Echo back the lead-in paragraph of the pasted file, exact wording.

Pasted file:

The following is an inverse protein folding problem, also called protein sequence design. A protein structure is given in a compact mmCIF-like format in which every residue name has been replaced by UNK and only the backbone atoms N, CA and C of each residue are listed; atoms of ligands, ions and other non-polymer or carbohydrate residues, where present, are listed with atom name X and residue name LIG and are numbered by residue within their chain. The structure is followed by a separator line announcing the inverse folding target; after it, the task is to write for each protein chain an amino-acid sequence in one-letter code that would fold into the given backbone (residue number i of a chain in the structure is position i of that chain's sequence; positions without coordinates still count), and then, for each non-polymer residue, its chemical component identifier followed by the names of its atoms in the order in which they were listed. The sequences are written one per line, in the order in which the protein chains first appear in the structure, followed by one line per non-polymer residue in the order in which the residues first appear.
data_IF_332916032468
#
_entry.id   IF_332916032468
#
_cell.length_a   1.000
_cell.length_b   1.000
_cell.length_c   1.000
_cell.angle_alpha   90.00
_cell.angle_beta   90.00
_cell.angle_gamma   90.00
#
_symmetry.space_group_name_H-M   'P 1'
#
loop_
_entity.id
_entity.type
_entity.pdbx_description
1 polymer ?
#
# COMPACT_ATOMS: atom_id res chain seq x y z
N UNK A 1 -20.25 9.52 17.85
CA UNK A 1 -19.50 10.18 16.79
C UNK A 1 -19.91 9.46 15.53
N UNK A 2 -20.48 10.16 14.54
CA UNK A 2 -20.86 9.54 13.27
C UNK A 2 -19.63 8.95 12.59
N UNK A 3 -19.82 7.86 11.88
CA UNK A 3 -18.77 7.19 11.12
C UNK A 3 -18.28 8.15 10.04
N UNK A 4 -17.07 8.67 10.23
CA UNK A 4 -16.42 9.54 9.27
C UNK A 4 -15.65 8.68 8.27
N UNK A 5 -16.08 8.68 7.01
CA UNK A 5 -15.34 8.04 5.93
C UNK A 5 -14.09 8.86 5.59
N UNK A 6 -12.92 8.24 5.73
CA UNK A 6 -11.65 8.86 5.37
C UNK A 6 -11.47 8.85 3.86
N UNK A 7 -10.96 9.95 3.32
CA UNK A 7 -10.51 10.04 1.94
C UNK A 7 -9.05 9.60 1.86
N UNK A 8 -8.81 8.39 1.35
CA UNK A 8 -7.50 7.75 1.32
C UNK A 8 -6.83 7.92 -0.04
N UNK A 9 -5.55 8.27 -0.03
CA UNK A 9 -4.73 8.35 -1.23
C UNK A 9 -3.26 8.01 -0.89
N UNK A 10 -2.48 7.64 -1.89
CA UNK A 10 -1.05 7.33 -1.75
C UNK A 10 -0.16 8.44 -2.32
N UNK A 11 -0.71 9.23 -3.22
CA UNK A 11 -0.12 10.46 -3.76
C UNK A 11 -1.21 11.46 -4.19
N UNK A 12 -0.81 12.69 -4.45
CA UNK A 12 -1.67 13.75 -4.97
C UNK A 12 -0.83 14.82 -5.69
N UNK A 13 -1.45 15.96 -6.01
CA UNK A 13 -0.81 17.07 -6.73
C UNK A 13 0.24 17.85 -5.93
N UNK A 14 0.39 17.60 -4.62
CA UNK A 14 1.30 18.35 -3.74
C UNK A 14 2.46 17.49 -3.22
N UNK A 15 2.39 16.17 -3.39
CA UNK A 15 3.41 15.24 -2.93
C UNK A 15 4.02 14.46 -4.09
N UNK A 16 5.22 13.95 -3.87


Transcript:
The following is an inverse protein folding problem, also called protein sequence design. A protein structure is given in a compact mmCIF-like format in which every residue name has been replaced by UNK and only the backbone atoms N, CA and C of each residue are listed; atoms of ligands, ions and other non-polymer or carbohydrate residues, where present, are listed with atom name X and residue name LIG and are numbered by residue within their chain. The structure is followed by a separator line announcing the inverse folding target; after it, the task is to write for each protein chain an amino-acid sequence in one-letter code that would fold into the given backbone (residue number i of a chain in the structure is position i of that chain's sequence; positions without coordinates still count), and then, for each non-polymer residue, its chemical component identifier followed by the names of its atoms in the order in which they were listed. The sequences are written one per line, in the order in which the protein chains first appear in the structure, followed by one line per non-polymer residue in the order in which the residues first appear.